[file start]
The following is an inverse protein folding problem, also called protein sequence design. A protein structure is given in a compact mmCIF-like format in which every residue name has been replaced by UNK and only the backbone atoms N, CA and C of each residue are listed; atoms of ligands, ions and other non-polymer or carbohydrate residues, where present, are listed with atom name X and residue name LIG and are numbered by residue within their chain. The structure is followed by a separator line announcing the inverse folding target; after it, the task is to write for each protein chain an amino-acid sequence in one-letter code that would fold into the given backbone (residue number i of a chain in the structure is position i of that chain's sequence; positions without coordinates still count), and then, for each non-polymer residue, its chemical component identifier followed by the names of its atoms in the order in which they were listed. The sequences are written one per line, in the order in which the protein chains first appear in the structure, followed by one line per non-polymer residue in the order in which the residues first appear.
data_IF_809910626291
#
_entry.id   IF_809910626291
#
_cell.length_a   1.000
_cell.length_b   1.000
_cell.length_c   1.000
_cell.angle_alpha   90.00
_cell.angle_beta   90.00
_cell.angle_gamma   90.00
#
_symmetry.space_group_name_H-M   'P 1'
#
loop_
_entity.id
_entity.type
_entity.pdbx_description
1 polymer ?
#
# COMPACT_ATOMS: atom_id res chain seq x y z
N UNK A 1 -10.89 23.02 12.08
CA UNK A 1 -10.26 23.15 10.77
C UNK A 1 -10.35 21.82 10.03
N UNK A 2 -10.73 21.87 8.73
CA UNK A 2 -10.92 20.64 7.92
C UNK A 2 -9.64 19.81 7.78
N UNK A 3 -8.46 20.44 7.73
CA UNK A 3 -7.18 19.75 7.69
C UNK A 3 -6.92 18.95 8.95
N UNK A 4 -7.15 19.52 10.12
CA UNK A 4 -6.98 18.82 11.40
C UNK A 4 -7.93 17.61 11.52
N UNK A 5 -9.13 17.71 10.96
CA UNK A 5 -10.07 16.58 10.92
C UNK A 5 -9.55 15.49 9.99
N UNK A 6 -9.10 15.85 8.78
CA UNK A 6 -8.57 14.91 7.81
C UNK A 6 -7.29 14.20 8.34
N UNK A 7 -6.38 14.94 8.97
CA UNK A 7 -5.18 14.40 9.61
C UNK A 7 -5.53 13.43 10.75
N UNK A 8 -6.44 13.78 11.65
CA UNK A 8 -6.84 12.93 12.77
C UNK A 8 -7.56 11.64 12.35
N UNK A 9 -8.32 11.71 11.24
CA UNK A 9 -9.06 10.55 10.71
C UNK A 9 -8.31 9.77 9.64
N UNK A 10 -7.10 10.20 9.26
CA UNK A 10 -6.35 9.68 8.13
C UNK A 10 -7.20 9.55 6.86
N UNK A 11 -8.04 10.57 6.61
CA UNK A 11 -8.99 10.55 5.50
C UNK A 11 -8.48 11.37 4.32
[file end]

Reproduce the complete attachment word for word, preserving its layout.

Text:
The following is an inverse protein folding problem, also called protein sequence design. A protein structure is given in a compact mmCIF-like format in which every residue name has been replaced by UNK and only the backbone atoms N, CA and C of each residue are listed; atoms of ligands, ions and other non-polymer or carbohydrate residues, where present, are listed with atom name X and residue name LIG and are numbered by residue within their chain. The structure is followed by a separator line announcing the inverse folding target; after it, the task is to write for each protein chain an amino-acid sequence in one-letter code that would fold into the given backbone (residue number i of a chain in the structure is position i of that chain's sequence; positions without coordinates still count), and then, for each non-polymer residue, its chemical component identifier followed by the names of its atoms in the order in which they were listed. The sequences are written one per line, in the order in which the protein chains first appear in the structure, followed by one line per non-polymer residue in the order in which the residues first appear.
data_IF_809910626291
#
_entry.id   IF_809910626291
#
_cell.length_a   1.000
_cell.length_b   1.000
_cell.length_c   1.000
_cell.angle_alpha   90.00
_cell.angle_beta   90.00
_cell.angle_gamma   90.00
#
_symmetry.space_group_name_H-M   'P 1'
#
loop_
_entity.id
_entity.type
_entity.pdbx_description
1 polymer ?
#
# COMPACT_ATOMS: atom_id res chain seq x y z
N UNK A 1 -10.89 23.02 12.08
CA UNK A 1 -10.26 23.15 10.77
C UNK A 1 -10.35 21.82 10.03
N UNK A 2 -10.73 21.87 8.73
CA UNK A 2 -10.92 20.64 7.92
C UNK A 2 -9.64 19.81 7.78
N UNK A 3 -8.46 20.44 7.73
CA UNK A 3 -7.18 19.75 7.69
C UNK A 3 -6.92 18.95 8.95
N UNK A 4 -7.15 19.52 10.12
CA UNK A 4 -6.98 18.82 11.40
C UNK A 4 -7.93 17.61 11.52
N UNK A 5 -9.13 17.71 10.96
CA UNK A 5 -10.07 16.58 10.92
C UNK A 5 -9.55 15.49 9.99
N UNK A 6 -9.10 15.85 8.78
CA UNK A 6 -8.57 14.91 7.81
C UNK A 6 -7.29 14.20 8.34
N UNK A 7 -6.38 14.94 8.97
CA UNK A 7 -5.18 14.40 9.61
C UNK A 7 -5.53 13.43 10.75
N UNK A 8 -6.44 13.78 11.65
CA UNK A 8 -6.84 12.93 12.77
C UNK A 8 -7.56 11.64 12.35
N UNK A 9 -8.32 11.71 11.24
CA UNK A 9 -9.06 10.55 10.71
C UNK A 9 -8.31 9.77 9.64
N UNK A 10 -7.10 10.20 9.26
CA UNK A 10 -6.35 9.68 8.13
C UNK A 10 -7.20 9.55 6.86
N UNK A 11 -8.04 10.57 6.61
CA UNK A 11 -8.99 10.55 5.50
C UNK A 11 -8.48 11.37 4.32